Carol Altmann – The Terrier
This past week has seen two extremely serious issues arise at Lyndoch Living aged care in the face of the Covid-19 pandemic and yet the response from the board is a wall of silence.
First, Lyndoch only issued masks to all of its staff yesterday: 12 days after the Federal health minister declared masks mandatory for staff in all aged care homes in Victoria.
Second, Lyndoch allowed two people from Melbourne into its facility last Thursday and Friday, despite that city being in full lockdown and a declaration from the Victorian Chief Health Officer that, as of last Wednesday night, tightened access to aged care homes even further.
I asked the board members – chair and MPower CEO Kerry Nelson, hairdresser and W’bool City Councillor Sue Cassidy, accountant Kane Grant from Sinclair & Wilson, retired academic Rob Wallis, nursing academics Suzanne Coulson and Lorraine Mielnik, agriculturalist Ron Page, WCC manager Andrew Paton and real estate agent Percy Eccles – if they were concerned and if they intended to investigate.
Not a single word.
I am not sure who the board represents, but it is clearly not the community.
We have not been given any explanation, or had any response to these concerns, from the CEO, the chair, or the board.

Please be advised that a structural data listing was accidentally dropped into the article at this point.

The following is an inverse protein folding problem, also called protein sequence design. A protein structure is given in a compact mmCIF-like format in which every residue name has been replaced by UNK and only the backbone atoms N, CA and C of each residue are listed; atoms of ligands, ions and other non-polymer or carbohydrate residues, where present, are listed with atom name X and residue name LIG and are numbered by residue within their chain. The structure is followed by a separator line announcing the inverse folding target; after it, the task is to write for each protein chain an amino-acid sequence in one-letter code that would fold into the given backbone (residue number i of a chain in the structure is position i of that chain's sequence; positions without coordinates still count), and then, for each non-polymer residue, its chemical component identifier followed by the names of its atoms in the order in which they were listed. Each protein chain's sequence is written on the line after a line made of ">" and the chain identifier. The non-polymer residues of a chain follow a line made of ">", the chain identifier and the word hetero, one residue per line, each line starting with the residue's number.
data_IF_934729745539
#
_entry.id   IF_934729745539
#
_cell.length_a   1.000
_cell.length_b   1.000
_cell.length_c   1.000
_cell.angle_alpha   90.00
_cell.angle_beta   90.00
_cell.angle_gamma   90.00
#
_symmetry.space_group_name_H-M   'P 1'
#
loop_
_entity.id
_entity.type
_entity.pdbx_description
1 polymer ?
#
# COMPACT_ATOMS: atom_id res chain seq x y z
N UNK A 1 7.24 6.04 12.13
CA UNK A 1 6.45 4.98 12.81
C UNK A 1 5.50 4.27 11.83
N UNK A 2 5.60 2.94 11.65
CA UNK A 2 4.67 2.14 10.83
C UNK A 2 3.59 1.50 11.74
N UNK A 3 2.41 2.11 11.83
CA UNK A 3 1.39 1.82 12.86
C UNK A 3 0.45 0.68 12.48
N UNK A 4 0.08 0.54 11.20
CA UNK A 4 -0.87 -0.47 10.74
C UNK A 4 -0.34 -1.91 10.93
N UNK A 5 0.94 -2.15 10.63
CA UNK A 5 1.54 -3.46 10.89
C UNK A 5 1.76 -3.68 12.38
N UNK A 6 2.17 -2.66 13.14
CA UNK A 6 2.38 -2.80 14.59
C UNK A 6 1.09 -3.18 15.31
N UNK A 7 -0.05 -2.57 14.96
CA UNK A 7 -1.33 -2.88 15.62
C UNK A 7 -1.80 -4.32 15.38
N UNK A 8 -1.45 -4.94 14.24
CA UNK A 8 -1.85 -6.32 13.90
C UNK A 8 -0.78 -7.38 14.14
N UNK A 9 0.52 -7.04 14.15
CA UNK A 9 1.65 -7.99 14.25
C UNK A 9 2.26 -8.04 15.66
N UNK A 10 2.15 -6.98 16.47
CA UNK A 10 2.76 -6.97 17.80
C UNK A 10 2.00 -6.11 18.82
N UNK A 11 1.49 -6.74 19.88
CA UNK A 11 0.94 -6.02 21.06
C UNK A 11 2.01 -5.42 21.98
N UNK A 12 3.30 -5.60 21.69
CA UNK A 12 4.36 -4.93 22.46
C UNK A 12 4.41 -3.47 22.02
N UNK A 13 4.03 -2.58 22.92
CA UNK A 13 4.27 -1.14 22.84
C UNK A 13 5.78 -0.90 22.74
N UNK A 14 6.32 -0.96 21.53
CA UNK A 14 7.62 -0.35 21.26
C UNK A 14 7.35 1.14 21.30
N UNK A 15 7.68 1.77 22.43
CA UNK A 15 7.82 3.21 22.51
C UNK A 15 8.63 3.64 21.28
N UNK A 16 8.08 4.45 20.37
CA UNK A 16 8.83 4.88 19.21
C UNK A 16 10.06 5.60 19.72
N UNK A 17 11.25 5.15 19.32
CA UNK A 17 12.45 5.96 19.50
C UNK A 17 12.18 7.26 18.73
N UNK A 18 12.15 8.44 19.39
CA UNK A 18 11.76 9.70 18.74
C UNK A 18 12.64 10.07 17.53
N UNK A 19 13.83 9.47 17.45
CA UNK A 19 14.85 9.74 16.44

Lyndoch is community owned in theory, but it might as well be owned by Bupa.
Fortunately there are still people who will speak up for us and the most vulnerable people in our community in the face of this devastating pandemic.
South-west Victoria Upper House MP Bev McArthur said by email last night that she was “alarmed” by the allegations around people from Melbourne entering Lyndoch and would be investigating the matter further.
“There is no question that aged care facilities should have bulletproof infection control strategies, and we already have seen the tragic consequences of failures in this area,” she said.
“I will certainly contact the senior management of Lyndoch Living to ask for explanation of this apparent incident, and reassurance that proper controls are in place to protect vulnerable residents and indeed the whole local community.”
Local MP Roma Britnell was less direct. She suggested concerns about any breaches of the restrictions could be forwarded to the police.
As of today, Victoria is moving toward compulsory masks in public and even tighter restrictions on social contact and travel.
In this climate, I cannot understand why any aged care facility would be taking any risks unless it was absolutely unavoidable.
What is Lyndoch’s reasoning for its actions of the past week?
As it sits, we – the broader community – still have no answers to that question.